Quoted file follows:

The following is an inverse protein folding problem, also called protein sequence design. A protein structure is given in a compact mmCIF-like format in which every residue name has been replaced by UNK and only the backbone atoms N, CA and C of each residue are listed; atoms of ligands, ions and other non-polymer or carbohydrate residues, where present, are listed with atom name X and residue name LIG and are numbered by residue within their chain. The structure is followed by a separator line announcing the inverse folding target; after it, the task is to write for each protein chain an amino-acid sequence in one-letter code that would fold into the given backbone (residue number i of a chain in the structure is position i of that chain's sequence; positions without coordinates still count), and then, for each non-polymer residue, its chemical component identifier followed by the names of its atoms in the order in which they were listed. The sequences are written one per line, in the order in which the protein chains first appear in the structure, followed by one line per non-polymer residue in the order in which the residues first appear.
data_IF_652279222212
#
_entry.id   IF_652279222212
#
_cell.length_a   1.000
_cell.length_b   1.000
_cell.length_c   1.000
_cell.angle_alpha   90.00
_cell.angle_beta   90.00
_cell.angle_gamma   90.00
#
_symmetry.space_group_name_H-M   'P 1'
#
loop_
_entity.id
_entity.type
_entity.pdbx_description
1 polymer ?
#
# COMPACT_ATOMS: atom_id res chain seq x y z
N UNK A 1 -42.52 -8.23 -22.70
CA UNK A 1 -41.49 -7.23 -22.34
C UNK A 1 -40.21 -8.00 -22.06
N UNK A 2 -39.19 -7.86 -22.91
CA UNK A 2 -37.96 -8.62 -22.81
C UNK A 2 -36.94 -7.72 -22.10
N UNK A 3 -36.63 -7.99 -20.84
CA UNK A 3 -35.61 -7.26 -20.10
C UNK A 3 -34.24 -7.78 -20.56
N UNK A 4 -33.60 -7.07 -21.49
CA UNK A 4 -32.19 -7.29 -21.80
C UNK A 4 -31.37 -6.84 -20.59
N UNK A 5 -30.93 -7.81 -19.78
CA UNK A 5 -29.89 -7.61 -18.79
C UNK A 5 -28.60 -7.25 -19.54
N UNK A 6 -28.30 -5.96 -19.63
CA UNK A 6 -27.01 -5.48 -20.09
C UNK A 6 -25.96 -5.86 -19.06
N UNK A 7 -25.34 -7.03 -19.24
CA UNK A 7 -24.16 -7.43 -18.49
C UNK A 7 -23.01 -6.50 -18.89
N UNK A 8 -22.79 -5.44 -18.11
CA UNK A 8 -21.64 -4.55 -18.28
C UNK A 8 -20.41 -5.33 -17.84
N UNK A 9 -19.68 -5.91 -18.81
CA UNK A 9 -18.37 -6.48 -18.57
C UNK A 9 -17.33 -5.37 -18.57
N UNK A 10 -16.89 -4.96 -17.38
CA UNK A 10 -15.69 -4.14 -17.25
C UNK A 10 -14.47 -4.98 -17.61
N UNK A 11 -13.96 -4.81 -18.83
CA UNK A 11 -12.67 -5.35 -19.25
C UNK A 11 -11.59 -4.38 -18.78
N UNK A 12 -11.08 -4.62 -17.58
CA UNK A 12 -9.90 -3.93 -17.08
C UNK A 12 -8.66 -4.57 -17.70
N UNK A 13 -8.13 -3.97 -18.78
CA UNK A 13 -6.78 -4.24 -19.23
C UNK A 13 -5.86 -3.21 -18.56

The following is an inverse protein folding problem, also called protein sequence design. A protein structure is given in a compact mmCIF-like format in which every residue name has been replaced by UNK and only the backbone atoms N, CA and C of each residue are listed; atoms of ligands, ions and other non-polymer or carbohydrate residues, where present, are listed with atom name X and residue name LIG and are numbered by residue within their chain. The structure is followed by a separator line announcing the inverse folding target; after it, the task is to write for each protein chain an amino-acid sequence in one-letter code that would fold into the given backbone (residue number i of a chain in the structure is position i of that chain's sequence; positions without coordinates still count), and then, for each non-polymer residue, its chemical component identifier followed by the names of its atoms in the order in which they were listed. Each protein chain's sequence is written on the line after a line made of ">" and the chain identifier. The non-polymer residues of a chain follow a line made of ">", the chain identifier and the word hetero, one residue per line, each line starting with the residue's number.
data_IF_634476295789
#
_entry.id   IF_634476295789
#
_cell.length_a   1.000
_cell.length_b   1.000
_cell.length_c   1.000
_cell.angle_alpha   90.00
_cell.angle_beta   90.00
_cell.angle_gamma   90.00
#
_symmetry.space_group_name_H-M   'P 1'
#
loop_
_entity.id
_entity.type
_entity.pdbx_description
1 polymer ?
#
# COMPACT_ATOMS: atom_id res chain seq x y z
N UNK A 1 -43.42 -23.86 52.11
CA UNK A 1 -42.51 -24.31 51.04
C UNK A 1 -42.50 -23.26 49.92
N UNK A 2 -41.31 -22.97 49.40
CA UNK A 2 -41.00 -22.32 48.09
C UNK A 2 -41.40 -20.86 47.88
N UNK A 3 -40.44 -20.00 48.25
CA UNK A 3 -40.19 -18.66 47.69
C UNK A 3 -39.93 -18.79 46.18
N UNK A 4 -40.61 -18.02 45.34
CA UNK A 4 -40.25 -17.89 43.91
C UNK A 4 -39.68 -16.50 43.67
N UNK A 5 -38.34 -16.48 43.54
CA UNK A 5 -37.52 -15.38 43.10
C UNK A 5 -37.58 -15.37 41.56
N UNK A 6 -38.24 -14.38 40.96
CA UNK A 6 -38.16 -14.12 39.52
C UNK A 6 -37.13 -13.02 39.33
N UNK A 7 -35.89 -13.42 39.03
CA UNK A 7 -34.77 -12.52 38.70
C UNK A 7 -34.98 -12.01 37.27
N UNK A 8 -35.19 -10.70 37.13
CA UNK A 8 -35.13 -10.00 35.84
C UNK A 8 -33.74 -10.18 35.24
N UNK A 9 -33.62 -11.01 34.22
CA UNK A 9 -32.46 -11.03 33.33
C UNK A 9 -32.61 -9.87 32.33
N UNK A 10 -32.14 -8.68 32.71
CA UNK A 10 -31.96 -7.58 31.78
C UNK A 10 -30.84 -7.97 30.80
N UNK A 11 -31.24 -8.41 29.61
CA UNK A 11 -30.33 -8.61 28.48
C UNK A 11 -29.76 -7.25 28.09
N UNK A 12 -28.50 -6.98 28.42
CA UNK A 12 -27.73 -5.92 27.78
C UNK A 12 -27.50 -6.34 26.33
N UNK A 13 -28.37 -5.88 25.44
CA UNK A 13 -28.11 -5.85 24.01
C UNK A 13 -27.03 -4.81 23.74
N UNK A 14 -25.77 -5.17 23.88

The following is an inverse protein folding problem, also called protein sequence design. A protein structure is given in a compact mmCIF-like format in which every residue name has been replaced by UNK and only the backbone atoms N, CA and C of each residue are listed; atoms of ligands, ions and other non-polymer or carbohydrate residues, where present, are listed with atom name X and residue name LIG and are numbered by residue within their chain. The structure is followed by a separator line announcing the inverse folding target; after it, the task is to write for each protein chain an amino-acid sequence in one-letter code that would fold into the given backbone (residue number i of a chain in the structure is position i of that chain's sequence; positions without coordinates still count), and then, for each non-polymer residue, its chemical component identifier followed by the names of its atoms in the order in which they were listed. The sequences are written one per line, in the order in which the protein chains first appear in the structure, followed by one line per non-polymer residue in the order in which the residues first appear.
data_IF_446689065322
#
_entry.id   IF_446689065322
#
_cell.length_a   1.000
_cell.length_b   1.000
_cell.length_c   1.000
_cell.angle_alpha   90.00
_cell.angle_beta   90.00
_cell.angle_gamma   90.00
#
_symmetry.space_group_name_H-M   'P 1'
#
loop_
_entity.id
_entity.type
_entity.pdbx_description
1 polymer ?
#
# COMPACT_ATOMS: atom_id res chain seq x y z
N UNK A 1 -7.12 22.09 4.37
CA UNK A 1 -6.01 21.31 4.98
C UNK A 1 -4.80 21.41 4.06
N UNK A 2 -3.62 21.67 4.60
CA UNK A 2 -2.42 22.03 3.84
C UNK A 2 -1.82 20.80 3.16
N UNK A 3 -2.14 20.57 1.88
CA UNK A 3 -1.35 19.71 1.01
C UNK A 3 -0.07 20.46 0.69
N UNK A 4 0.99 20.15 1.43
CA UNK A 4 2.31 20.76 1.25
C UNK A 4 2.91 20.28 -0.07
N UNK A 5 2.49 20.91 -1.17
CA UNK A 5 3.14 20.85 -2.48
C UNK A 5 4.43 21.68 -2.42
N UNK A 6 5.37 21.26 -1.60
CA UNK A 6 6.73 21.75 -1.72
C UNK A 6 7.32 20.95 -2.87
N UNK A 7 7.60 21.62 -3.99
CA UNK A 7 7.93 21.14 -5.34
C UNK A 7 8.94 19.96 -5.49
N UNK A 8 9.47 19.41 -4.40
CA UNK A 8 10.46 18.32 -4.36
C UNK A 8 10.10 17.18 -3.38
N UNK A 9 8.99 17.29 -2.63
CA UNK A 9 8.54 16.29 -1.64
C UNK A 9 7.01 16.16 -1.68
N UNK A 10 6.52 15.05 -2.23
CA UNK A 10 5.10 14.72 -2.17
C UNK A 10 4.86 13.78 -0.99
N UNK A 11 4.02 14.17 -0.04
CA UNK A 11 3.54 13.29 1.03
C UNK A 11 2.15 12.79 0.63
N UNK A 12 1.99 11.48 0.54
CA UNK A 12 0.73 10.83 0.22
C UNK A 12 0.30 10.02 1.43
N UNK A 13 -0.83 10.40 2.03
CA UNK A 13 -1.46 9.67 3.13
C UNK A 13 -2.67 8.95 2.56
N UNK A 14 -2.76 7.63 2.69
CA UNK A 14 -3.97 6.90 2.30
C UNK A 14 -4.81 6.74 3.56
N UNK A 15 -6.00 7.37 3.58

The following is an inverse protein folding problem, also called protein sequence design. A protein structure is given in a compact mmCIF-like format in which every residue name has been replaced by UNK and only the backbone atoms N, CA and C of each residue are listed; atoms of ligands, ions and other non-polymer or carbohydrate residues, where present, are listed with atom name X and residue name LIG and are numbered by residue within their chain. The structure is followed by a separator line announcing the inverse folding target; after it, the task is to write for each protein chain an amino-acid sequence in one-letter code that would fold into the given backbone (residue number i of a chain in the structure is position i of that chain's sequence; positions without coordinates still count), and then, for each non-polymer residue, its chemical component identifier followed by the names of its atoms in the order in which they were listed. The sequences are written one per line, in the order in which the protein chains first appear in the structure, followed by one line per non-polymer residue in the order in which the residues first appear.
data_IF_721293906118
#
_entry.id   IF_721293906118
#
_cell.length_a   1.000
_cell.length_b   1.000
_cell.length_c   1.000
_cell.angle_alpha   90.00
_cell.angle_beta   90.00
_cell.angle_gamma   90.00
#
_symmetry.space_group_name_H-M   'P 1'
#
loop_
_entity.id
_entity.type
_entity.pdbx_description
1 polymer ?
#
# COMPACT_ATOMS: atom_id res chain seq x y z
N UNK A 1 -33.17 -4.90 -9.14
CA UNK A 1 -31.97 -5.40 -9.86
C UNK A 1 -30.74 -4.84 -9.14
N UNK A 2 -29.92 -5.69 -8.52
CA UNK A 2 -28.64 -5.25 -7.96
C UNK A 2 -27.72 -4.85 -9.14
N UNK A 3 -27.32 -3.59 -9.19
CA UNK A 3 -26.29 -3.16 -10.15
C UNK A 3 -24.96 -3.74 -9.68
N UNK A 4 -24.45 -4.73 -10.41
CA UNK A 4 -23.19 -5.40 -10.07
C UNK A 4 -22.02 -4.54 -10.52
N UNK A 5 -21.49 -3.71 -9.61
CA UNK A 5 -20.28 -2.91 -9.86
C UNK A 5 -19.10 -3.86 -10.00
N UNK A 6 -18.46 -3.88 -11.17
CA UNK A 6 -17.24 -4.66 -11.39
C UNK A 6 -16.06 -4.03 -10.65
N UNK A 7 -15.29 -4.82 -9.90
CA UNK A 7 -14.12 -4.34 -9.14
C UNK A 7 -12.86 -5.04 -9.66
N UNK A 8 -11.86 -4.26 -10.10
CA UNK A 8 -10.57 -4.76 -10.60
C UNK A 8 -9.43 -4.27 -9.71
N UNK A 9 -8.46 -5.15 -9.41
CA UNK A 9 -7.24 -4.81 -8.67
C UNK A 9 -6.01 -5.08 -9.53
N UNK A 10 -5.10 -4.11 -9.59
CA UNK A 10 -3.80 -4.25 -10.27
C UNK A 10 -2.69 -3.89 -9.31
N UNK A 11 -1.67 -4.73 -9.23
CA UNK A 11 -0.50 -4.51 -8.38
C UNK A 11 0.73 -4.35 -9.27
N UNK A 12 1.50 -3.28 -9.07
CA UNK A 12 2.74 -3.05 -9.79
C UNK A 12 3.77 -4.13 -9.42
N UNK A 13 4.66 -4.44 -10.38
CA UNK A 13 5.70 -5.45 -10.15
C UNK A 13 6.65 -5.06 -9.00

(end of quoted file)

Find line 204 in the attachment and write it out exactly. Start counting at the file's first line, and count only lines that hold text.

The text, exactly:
1 polymer ?